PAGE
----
Jagjit Singh’s wife Chitra fights for late husband’s songs
On September 9, Singapore’s Esplanade hosted a sold-out show headed by singer-composer Shekhar Ravjiani of Vishal-Shekhar fame, for an audience dominated by the Indian diaspora soaking in memories of India as Ravjiani sang late Ghazal king Jagjit Singh’s iconic number, Tere baare mein jab socha nahin at the tribute.
Singh, who passed away at 70 in 2011, saw phenomenal success in a four-decade-long career, and was credited with polishing the Ghazal genre and bringing it global acclaim. He was also honoured with the Padma Bhushan and the Sahitya Akademi Award.
But his wife, Chitra Singh, also an accomplished singer who in the early years had shared the stage and acclaim with Jagjit Singh, is far from happy. She says the Singapore concert isn’t the only one that’s a thorn in her flesh. Earlier this year, similar performances surrounding her husband’s repertoire were organised in Mumbai, Delhi and Pune, and she had no role to play in their organisation, neither did the organising firm offer her the royalty she deserves.
“I’ve always wished that Jagjitji’s songs are sung out of love and admiration to keep his legacy alive, not to commercially exploit his hard-earned goodwill by those with failed careers. My lawyers noticed that Panache, the event organisers behind the tribute concerts in Mumbai and Delhi, not only used Jagjitji’s name with pictures, but also played a video of an earlier concert in the backdrop, while musicians performed live on stage. It was a gimmick to fool Jagjitji’s innocent fans and create a sensation. This is not done. I own rights to all of Jagjitji’s properties,” she said.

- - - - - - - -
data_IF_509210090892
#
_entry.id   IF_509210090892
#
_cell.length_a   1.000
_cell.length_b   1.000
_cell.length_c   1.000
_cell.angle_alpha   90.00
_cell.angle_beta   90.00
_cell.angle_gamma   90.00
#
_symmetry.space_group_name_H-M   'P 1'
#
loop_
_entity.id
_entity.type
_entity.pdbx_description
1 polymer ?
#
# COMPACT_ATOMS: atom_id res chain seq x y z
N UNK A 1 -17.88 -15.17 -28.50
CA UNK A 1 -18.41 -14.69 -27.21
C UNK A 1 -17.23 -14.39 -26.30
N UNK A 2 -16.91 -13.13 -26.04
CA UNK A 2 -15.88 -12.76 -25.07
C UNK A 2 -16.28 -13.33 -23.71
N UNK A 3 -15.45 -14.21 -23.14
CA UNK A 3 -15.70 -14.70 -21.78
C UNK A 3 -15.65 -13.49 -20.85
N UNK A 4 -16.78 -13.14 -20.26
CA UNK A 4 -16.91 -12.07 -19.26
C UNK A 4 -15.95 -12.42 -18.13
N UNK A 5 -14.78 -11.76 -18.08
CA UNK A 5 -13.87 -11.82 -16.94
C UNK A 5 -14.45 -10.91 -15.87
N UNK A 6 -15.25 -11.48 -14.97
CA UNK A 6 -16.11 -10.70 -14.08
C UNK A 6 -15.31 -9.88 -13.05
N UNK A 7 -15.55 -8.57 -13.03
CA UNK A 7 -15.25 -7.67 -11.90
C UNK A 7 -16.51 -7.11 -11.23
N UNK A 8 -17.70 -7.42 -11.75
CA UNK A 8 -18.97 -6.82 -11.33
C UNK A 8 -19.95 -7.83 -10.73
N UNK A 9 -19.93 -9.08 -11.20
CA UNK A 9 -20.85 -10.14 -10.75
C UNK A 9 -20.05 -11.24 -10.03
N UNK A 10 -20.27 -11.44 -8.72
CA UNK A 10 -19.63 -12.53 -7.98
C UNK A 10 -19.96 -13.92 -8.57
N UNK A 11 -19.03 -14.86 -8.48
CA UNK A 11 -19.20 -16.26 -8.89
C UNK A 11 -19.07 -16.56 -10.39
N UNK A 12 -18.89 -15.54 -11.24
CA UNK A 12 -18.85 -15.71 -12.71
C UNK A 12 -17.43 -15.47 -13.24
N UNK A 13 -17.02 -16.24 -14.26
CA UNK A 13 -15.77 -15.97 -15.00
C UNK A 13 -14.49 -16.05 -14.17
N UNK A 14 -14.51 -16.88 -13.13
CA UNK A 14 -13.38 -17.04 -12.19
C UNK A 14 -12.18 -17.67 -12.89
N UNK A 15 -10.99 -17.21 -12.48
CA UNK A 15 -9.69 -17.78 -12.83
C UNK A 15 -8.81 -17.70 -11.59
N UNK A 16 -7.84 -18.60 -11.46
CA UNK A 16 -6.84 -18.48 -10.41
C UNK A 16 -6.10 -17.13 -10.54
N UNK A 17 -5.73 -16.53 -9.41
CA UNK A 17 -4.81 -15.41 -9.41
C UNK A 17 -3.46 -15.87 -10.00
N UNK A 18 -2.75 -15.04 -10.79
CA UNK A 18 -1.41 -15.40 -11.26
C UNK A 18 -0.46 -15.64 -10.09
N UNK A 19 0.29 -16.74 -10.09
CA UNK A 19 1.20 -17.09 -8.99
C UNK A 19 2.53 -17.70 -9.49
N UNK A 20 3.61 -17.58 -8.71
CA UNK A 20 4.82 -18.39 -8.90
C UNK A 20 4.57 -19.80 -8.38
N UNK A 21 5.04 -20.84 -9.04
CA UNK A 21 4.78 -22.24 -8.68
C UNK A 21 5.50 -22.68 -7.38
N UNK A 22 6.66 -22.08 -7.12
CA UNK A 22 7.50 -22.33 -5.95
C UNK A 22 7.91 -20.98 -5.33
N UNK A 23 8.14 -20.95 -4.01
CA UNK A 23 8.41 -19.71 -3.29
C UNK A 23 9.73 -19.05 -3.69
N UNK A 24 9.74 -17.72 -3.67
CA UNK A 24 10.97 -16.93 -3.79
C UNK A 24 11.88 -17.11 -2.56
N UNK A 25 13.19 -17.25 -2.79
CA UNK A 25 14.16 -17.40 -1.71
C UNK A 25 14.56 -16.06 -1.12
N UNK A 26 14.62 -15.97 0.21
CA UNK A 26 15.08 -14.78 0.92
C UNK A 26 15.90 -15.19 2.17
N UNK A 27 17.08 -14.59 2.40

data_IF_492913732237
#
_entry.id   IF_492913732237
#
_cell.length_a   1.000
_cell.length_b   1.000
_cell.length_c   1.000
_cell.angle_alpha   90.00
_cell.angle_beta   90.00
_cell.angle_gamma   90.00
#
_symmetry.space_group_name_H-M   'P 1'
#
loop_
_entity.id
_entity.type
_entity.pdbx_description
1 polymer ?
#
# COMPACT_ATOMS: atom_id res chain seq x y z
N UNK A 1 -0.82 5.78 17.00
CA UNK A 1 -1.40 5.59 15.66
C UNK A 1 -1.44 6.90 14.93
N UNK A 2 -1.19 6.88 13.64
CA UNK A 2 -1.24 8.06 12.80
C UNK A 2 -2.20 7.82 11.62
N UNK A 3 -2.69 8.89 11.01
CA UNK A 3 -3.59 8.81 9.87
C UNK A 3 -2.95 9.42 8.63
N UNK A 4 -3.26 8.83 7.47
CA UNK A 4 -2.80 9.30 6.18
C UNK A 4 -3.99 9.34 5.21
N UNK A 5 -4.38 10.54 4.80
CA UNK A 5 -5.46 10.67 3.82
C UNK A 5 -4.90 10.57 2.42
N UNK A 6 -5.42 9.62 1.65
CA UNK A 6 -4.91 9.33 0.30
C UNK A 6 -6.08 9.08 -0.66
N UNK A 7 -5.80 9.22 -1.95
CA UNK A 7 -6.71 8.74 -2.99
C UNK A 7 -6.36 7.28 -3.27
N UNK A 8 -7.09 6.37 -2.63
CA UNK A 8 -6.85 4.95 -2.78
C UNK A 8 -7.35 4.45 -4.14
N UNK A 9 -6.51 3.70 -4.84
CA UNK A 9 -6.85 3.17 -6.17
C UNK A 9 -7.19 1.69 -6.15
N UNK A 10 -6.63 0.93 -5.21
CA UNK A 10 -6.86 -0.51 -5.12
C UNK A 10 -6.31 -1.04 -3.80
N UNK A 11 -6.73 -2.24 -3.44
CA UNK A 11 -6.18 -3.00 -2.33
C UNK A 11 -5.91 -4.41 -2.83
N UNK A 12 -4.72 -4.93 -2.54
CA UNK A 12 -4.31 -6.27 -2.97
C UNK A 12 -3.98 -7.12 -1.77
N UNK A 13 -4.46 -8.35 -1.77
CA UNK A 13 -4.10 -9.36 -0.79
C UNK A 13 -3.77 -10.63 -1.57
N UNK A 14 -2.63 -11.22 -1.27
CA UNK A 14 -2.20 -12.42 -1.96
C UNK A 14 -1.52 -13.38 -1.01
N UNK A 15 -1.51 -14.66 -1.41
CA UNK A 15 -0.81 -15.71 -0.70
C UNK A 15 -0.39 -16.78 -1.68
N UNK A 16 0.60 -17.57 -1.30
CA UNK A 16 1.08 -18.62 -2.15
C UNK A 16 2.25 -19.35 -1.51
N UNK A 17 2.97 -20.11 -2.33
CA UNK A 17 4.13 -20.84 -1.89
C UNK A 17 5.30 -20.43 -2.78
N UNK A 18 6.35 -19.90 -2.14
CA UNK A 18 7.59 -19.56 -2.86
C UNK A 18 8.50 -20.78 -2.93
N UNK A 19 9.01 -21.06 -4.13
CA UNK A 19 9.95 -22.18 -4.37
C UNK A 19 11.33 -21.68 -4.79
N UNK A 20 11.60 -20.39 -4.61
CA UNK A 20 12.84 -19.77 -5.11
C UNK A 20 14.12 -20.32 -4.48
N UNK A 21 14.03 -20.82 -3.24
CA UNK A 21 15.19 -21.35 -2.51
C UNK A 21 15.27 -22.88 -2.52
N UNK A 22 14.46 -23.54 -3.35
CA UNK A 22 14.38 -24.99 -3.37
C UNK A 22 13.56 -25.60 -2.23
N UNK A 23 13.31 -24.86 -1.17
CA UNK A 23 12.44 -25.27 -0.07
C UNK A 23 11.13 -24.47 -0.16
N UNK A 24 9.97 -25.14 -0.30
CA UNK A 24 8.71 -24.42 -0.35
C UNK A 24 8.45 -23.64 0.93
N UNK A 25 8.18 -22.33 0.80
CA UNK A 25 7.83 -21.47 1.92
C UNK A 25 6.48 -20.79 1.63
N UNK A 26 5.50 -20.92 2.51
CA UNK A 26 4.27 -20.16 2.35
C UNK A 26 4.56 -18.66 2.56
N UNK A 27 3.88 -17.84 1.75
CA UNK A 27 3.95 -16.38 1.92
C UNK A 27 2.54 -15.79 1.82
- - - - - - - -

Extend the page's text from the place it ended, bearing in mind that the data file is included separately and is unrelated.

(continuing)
Chitra is locked in an ongoing battle with IPRS (Indian Performing Right Society), the body in-charge of disbursing royalty to performers, including singers, lyricists and music composers, owed to them and their kin when their music is played at public platforms. Considering Jagjit passed away in 2011, and the Copyright Act was amended with regards to the IPRS in 2012, the matters of royalty became more complicated for Chitra.
In February 2016, Chitra moved the Bombay High Court against IPRS for intellectual property infringement, but lost. This, she chased with another case in the Delhi High Court in March. That turned out in her favour with the court ruling that in the case of Jagjit Singh tribute performances, IPRS would no longer be the one to issue permissions.
She draws attention to what she considers a breach of faith by violinist Deepak Pandit and tabla player Abhinav Upadhaya, long-time colleagues of Jagjit Singh, having accompanied him at concerts for 25 years. Ironically, the two participated in the tribute concert held this April in Pune, and the Singapore event too.
“My lawyers made Deepak and Abhinav party in the case because they have acted as masterminds of the tribute shows. Despite the court’s ruling in March, Panache, Deepak and Abhinav went ahead with the Pune concert in April. IPRS was clearly instructed to cough up the royalty my husband deserved,” Chitra said. While she is happy to have his fans and other musicians keep her husband’s memories alive, she wants that the Jagjit Singh Foundation be the one to hand out licences and permissions for said tributes, and not IPRS. Chitra holds the post of chairperson of the non-profit foundation.